By Jon Reeve
IT sounds too far-fetched for even the most fanciful of spy novels.
However, in this time of heightened terrorist alert, when the House of Commons is under constant guard from any sort of attack, a six-year-old girl from Winchester was able to hack into the parliamentary computer system.
It took the youngster, who has little knowledge of computers, just 15 seconds to seriously breach security using a simple device that can be easily, and legally, bought on the Internet.advertisement
The information she could have gathered after successfully bugging an MP's computer includes confidential passwords, top-secret files and sensitive personal details.
As part of a BBC investigation due to be shown tonight, the girl smuggled a £50 keylogger into one of the most heavily guarded buildings in the country.
With security focussed on keeping guns and bombs out, she walked past the armed police and through X-ray searches and no one batted an eyelid.
Once inside, the producers of Inside Out convinced MP Anne Milton to leave her computer unattended for just 60 seconds. Within a quarter of that time the youngster had successfully fitted the device.
Although a bug had just been attached to a machine within the House of Commons, not one alarm was raised.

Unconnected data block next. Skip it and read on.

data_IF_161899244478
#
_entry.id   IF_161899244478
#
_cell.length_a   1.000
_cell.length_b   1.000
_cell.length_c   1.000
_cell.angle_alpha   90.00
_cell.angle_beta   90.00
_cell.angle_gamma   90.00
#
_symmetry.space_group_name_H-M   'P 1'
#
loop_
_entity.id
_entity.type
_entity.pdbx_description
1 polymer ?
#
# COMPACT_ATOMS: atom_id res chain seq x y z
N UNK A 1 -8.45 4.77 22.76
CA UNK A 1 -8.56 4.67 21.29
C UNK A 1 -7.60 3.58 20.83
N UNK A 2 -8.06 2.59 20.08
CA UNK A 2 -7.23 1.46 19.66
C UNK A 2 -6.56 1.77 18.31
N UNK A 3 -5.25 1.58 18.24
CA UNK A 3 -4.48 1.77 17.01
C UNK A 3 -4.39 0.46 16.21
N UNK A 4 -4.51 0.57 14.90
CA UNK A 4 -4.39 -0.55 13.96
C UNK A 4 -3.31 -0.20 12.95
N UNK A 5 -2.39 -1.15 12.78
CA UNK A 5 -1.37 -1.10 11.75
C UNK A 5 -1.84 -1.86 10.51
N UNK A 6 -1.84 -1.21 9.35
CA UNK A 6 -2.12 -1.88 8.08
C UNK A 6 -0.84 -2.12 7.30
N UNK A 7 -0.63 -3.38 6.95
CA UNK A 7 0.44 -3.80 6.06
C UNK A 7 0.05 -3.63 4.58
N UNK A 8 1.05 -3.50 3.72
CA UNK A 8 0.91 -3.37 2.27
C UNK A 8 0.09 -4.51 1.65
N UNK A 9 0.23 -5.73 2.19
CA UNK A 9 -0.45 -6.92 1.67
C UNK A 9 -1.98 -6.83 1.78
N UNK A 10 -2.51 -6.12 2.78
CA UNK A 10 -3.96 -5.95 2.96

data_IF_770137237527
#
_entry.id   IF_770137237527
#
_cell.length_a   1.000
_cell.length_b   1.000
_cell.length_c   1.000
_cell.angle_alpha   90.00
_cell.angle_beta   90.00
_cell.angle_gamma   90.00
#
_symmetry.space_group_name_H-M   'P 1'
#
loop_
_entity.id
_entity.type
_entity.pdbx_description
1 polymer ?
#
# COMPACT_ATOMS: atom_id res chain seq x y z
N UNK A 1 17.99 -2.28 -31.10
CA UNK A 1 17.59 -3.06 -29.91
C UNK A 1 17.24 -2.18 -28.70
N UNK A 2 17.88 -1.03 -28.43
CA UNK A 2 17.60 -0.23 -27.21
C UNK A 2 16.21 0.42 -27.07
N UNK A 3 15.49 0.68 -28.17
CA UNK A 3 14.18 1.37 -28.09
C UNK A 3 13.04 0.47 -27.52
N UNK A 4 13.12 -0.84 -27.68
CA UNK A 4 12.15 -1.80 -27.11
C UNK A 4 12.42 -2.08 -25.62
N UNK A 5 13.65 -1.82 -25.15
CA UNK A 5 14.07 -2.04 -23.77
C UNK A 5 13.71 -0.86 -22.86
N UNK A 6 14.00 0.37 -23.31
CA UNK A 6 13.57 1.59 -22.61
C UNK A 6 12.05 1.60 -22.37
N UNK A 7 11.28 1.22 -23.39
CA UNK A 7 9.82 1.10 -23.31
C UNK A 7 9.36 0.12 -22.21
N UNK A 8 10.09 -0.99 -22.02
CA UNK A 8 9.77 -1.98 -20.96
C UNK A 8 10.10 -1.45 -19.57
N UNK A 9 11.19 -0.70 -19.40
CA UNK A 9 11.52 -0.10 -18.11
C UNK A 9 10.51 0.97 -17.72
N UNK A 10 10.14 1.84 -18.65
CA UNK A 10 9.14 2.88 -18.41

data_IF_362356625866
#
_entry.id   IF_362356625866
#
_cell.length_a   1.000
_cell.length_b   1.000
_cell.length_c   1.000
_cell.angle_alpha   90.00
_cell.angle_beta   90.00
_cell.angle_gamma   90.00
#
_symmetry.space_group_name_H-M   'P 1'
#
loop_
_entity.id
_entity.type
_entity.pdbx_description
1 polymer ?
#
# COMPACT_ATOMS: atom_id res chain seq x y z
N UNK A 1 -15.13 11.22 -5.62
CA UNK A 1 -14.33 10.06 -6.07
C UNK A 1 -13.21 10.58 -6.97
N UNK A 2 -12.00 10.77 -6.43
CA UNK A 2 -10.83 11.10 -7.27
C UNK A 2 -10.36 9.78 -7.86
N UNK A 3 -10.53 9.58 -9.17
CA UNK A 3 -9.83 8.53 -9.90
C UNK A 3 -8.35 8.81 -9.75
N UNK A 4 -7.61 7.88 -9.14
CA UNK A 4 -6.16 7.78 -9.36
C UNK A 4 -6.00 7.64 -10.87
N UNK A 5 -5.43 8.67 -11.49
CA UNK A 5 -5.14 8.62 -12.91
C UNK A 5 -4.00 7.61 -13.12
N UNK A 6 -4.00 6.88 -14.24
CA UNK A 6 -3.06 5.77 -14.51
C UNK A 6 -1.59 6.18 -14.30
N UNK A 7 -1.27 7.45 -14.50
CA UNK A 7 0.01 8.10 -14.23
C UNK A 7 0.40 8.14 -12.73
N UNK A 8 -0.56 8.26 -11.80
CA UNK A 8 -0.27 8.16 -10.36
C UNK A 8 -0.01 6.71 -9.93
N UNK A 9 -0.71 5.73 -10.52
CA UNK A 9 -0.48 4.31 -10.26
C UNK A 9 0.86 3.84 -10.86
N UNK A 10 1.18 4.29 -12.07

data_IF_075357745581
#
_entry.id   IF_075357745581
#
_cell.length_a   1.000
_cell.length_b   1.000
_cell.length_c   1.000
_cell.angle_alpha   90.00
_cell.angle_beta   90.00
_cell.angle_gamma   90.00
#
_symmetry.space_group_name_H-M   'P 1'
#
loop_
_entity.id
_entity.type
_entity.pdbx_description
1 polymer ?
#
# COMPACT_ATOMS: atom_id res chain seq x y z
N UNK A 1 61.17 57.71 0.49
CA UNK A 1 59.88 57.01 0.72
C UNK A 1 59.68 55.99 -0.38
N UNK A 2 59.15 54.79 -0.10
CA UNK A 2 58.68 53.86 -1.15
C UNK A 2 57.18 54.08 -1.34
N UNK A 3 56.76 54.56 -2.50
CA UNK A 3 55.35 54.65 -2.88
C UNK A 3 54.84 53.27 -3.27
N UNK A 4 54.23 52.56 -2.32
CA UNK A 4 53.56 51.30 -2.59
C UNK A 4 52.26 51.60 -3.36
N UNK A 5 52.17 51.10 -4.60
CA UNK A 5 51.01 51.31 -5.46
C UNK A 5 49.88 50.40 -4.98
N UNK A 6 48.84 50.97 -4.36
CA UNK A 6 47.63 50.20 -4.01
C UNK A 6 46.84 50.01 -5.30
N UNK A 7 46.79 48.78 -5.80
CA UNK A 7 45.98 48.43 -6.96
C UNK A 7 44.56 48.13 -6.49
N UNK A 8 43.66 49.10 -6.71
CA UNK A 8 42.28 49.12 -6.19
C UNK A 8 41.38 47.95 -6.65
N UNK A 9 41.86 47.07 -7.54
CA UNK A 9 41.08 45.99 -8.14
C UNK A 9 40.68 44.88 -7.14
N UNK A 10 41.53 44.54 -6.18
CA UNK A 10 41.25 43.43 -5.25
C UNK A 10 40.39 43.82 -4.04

Keyloggers, which are increasingly being used by hi-tech criminals and fraudsters, fit at the back of a computer and are designed not to be noticed by its owner. Once fitted, they record every piece of information typed into the keyboard for up to six months, which can include passwords, bank details or credit card numbers.
To retrieve the information the hacker simply needs a few seconds at a later date to remove the device.
Ms Milton told the programme, which is presented by Chris Packham, that she was shocked at how easily her computer was compromised.
"It really surprises me," said the Conservative MP for Guildford. "It's the speed, the size of the device and the ease with which it was attached to my computer. It's frightening to discover that someone can so easily spy on what you're doing without you knowing about it."
The House of Commons refused to comment on the security breach.
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